Subject: radical numbers
What Is Pi?
Pi is lots of things. Pi is the 16th letter of the Greek alphabet, which corresponds to the English letter "p". Since the Greek word for circumference was something like "periphery", it was therefore natural for the Greeks to use this letter to stand for the circumference of a circular region, in particular, for the CIRCUMFERENCE OF A CIRCLE WHOSE RADIUS IS 1/2.
Euclid (around 300 BC) showed that pi equals the ratio of the circumference of a circle to its diameter. Today we use this as the definition of the number we call pi.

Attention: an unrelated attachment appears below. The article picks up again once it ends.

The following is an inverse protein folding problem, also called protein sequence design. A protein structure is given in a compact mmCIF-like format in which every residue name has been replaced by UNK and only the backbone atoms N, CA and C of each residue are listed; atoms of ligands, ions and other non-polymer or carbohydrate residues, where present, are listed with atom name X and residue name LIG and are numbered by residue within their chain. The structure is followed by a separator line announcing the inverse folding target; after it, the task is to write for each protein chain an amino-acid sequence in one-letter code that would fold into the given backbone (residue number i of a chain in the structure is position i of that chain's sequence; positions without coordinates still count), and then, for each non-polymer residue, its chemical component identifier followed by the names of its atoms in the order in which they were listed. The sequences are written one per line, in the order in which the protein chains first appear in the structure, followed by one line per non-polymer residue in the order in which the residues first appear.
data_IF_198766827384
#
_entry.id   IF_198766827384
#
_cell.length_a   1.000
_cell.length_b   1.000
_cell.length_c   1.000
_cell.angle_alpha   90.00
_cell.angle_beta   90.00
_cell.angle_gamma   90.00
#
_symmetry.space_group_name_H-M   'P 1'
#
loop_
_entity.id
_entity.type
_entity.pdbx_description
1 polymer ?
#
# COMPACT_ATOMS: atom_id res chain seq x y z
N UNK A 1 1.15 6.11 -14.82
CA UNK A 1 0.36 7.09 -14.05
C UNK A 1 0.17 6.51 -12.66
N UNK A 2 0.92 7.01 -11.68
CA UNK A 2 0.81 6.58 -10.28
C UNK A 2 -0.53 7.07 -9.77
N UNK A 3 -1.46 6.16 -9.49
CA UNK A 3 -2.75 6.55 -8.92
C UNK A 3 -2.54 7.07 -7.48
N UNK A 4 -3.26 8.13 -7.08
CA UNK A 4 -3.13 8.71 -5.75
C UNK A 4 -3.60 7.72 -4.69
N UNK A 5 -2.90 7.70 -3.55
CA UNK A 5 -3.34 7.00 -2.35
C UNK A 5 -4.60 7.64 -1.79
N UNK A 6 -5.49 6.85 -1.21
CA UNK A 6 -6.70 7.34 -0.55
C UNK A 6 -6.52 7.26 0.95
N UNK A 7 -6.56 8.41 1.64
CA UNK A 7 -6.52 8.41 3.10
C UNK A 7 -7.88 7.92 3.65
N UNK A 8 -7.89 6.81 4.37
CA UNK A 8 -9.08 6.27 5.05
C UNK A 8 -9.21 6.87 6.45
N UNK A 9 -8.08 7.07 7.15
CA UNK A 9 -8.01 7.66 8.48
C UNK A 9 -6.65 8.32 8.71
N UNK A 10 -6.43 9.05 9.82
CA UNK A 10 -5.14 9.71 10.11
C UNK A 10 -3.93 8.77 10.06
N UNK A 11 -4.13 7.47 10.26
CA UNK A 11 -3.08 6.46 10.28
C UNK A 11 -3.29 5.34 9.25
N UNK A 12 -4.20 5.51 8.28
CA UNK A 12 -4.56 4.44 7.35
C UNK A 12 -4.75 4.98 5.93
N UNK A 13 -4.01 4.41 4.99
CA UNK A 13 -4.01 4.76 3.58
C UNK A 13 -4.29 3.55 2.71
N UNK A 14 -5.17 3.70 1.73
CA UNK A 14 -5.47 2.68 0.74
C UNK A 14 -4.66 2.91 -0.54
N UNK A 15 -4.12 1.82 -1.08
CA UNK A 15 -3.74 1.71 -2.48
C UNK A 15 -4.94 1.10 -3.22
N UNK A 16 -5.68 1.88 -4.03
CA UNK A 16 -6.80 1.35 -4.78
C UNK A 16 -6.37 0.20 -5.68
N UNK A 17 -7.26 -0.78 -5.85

Archimedes (around 250 BC) proved the remarkable fact that pi also equals the area of the unit circle (or what's more useful, pi equals the ratio of the area of a circle to the square of its radius; in other words, (area of circle) = pi * r 2). He then showed how to compute pi to any desired degree of accuracy, namely 3.14159265... .
The whole story is told in the book, THE HISTORY OF PI, by Petr Beckmann.
A couple of other places to look are The Pi Home Page and the symbols and constants list at The Earliest Uses of Various Mathematical Symbols.
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